On July 15, President Trump issued his third Buy American executive order (EO), aimed at maximizing purchases by federal agencies of American-made goods, products and materials. The president wants to reduce the amount of foreign content that can be included in a product that is considered American-made under the Buy American Act of 1933 (BAA) and to restrict the ability of federal agencies to purchase foreign products. This post examines how the president’s proposals would change current rules and the implications for U.S. obligations under trade agreements.
This latest order reiterates the administration’s objective of enforcing the Buy American Act “to the greatest extent permitted by law,” building on a 2017 Buy American and Hire American order and a January 2019 order strengthening preferences for infrastructure projects. The BAA generally requires federal agencies to purchase only U.S. materials, products and manufactured goods. It does not constitute an outright ban on the purchase of foreign goods. Rather, it establishes a preference for American-made products and construction materials, provided that the purchase is consistent with the public interest and the items are reasonable in cost. A 1954 executive order and the Federal Acquisition Regulation (FAR) set out the requirements for implementation of the law.
The president wants to change these requirements. He has directed the Federal Acquisition Regulatory Council (FAR Council), comprised of the Defense Department, General Services Administration, NASA and Office of Federal Procurement Policy, to “consider proposing for notice and public comment” changes to federal regulations within 180 days.
First, the EO proposes a change in the FAR relating to determinations of what products are considered to be of foreign origin. Currently, a product is concerned a foreign product if more than 50% of the cost of its components are of foreign origin. It can be purchased only if the cost of the domestic product is unreasonable or purchase of the domestic product would be contrary to the public interest. The president would change the foreign origin requirements and apply different rules for iron and steel products and other products.
Iron and steel end products would be considered of foreign origin if the cost of foreign iron and steel used in those products constitutes 5% or more of the cost of all components of the products. All other end products would be considered of foreign origin if the cost of their foreign components comprises 45% or more of the cost of all the components of the products. (The president has tasked agencies with considering whether the 45% should be reduced to 25%.)
The president’s second proposal would significantly increase the price of a domestic product in order for it to be considered unreasonable or inconsistent with the public interest and allow for the purchase of a foreign product. Currently, the FAR provides that where a domestic product is not the low offer, the agency must determine the reasonableness of the cost of the domestic product by adding to the price of the foreign product, inclusive of duty, 6% if the lowest domestic offer is from a large business concern or 12% if it is from a small business. The price of the domestic product is considered reasonable if it does not exceed the price of the foreign product after the addition of the preference margin. The president’s proposal would increase the margin of preference applied to foreign products to 20% for other than small businesses and 30% for small businesses.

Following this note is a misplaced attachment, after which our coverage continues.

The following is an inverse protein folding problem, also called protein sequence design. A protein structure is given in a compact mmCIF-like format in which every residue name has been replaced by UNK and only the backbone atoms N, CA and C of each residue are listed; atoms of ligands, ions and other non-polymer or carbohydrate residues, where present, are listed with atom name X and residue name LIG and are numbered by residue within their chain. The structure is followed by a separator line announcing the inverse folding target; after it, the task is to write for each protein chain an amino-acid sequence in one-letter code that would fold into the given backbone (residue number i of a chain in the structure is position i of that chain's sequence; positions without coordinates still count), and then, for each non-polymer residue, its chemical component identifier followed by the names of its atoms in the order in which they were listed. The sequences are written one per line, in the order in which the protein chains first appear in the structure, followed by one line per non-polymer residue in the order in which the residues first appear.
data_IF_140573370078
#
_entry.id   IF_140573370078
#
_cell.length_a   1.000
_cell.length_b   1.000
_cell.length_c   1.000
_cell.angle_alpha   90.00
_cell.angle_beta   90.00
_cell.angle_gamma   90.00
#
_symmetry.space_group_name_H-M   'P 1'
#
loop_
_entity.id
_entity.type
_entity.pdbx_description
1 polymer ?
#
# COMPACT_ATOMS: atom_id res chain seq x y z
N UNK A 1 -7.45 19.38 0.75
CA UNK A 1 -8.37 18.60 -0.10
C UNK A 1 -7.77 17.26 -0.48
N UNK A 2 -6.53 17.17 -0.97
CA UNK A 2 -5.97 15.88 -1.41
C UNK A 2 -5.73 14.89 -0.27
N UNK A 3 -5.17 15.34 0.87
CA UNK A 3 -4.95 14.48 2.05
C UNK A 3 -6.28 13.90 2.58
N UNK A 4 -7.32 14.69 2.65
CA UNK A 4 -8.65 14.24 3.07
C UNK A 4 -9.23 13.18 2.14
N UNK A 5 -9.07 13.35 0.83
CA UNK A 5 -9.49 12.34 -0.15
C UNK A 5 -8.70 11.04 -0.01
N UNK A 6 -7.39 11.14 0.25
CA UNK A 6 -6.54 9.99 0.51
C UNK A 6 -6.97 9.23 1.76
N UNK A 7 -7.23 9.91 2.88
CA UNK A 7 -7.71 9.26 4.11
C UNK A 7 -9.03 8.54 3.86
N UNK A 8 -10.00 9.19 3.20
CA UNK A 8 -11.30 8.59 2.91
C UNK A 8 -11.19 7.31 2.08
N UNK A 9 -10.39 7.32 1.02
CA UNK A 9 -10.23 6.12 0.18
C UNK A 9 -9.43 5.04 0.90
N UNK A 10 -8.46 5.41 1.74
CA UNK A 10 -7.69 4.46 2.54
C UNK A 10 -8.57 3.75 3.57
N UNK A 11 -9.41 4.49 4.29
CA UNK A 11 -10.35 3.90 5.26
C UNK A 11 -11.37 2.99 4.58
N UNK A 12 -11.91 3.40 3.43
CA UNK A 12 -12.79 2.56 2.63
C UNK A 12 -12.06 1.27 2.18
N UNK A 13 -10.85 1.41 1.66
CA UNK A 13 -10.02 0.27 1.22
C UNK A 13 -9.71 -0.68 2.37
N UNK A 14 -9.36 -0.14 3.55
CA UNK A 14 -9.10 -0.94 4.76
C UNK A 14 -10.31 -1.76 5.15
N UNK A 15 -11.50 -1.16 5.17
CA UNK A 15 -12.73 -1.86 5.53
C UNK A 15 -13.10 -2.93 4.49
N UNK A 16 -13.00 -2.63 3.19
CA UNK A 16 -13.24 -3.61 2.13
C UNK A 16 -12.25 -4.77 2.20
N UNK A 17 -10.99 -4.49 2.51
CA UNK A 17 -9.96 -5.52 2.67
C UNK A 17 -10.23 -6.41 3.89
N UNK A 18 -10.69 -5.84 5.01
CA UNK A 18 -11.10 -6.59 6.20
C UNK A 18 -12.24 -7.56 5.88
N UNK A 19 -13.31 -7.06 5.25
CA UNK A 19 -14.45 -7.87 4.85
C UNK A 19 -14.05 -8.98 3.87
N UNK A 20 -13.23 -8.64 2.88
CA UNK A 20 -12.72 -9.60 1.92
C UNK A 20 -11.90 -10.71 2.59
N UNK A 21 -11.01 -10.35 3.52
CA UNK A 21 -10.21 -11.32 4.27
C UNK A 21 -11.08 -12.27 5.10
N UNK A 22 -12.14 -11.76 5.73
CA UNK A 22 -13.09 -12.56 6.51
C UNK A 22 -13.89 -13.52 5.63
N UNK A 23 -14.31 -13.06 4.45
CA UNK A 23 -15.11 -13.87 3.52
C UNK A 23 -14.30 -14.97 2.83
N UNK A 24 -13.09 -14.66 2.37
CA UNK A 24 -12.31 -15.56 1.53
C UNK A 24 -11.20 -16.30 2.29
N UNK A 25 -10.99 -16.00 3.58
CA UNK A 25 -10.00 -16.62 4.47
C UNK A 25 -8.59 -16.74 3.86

The president further directed the FAR Council to consider and evaluate public comments on any proposed rule “and promptly issue a final rule, if appropriate and consistent with applicable law and the national security interests of the United States.”
While the EO appears to give the FAR Council discretion in proposing revisions to the FAR to accomplish the president’s aims and in issuing a final rule, its intent is clear. The new EO supersedes the 1954 executive order “to the extent that it is inconsistent” with the 2019 order and further provides that upon issuance of a final rule, parts of the earlier order will be revoked.
The executive order also directs that the Secretary of Commerce and Director of the Office of Management and Budget, in consultation with the FAR Council and various White House officials, to report to the president within 180 days on any other changes to the FAR that the Council should consider “in order to better enforce the Buy American Act” and carry out the administration’s Buy American policy. As noted above, the recommendations are to include whether the foreign component element should be reduced to 25% from the proposed 45%, and the feasibility, desirability and timing of such decreases.
If adopted, the proposed changes would make it much more difficult for federal agencies to purchase foreign products. However, they should not affect procurement that the U.S. covers under the WTO Government Procurement Agreement (GPA) or free trade agreements because it waives the application of the Buy American Act for such procurement. They would, however, significantly impact procurement below the GPA or FTA thresholds that is not subject to international obligations. The proposals can be expected to raise the ire of U.S. trading partners.
Jean Heilman Grier
July 22, 2019